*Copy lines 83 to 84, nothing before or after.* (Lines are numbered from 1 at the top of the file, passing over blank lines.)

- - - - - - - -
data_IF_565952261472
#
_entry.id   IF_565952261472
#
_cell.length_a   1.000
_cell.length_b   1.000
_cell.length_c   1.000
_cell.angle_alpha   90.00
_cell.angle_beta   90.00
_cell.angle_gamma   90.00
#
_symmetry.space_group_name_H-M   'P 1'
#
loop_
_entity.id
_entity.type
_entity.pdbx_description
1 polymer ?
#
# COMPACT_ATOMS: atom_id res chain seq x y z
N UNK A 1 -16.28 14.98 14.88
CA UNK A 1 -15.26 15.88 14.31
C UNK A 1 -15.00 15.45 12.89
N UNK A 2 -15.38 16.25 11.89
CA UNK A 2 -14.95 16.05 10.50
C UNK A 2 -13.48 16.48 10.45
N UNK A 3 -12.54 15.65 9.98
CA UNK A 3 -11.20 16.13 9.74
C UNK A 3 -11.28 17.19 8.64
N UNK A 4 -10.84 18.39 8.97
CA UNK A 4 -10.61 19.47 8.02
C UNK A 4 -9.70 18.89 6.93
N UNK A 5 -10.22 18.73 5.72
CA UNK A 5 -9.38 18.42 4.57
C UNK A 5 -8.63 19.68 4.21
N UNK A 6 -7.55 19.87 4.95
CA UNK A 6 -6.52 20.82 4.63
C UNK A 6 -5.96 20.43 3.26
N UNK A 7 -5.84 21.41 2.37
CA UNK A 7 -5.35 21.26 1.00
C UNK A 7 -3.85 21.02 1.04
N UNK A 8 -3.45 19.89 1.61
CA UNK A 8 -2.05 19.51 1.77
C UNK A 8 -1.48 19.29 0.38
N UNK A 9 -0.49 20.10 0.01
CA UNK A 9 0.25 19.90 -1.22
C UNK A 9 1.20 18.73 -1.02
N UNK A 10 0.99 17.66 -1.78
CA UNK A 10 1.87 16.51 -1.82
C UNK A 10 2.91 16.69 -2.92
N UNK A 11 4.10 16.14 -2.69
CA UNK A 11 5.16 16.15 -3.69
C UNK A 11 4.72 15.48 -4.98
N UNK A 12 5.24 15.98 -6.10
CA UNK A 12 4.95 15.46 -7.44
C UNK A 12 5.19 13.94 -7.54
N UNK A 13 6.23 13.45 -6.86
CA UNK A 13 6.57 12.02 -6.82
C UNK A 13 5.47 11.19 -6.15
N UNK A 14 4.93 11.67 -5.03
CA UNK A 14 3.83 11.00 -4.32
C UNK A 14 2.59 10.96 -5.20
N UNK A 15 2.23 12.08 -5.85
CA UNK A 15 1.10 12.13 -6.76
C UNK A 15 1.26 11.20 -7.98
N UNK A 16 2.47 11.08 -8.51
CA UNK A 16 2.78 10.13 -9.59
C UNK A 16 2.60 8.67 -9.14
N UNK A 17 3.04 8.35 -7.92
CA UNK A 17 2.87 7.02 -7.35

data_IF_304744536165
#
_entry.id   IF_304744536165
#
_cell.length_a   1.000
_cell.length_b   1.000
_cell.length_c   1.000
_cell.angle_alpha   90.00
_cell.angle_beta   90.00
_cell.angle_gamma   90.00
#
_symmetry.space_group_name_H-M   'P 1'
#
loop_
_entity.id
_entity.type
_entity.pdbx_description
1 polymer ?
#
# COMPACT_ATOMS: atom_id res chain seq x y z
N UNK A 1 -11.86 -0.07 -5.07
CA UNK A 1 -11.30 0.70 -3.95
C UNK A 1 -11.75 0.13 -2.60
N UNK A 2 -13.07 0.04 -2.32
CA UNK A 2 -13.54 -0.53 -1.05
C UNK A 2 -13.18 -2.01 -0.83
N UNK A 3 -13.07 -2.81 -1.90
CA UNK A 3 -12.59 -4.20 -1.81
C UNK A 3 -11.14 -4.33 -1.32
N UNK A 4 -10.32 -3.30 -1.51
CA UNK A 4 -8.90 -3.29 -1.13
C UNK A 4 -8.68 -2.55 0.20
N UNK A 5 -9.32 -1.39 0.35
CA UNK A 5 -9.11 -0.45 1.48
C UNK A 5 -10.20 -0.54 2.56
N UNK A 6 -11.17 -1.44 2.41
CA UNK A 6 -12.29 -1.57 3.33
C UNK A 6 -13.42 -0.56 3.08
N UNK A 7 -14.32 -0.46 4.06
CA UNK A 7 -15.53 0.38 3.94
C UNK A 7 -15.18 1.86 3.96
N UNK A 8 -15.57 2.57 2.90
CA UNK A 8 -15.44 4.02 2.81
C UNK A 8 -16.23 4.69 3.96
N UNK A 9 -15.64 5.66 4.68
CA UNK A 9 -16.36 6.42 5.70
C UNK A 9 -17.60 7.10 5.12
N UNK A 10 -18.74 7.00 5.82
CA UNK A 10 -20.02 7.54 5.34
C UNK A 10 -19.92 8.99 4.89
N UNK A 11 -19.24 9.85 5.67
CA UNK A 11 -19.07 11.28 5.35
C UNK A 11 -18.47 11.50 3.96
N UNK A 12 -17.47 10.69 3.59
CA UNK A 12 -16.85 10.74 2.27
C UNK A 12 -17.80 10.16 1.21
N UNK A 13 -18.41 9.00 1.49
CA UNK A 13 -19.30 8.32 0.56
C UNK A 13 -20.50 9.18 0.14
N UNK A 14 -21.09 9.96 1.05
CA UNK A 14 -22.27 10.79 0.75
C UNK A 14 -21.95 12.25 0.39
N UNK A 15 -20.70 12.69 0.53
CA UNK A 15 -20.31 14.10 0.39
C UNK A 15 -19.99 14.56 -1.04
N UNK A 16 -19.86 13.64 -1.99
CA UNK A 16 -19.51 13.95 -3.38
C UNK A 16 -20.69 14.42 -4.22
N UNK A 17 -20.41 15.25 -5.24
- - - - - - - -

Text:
#
loop_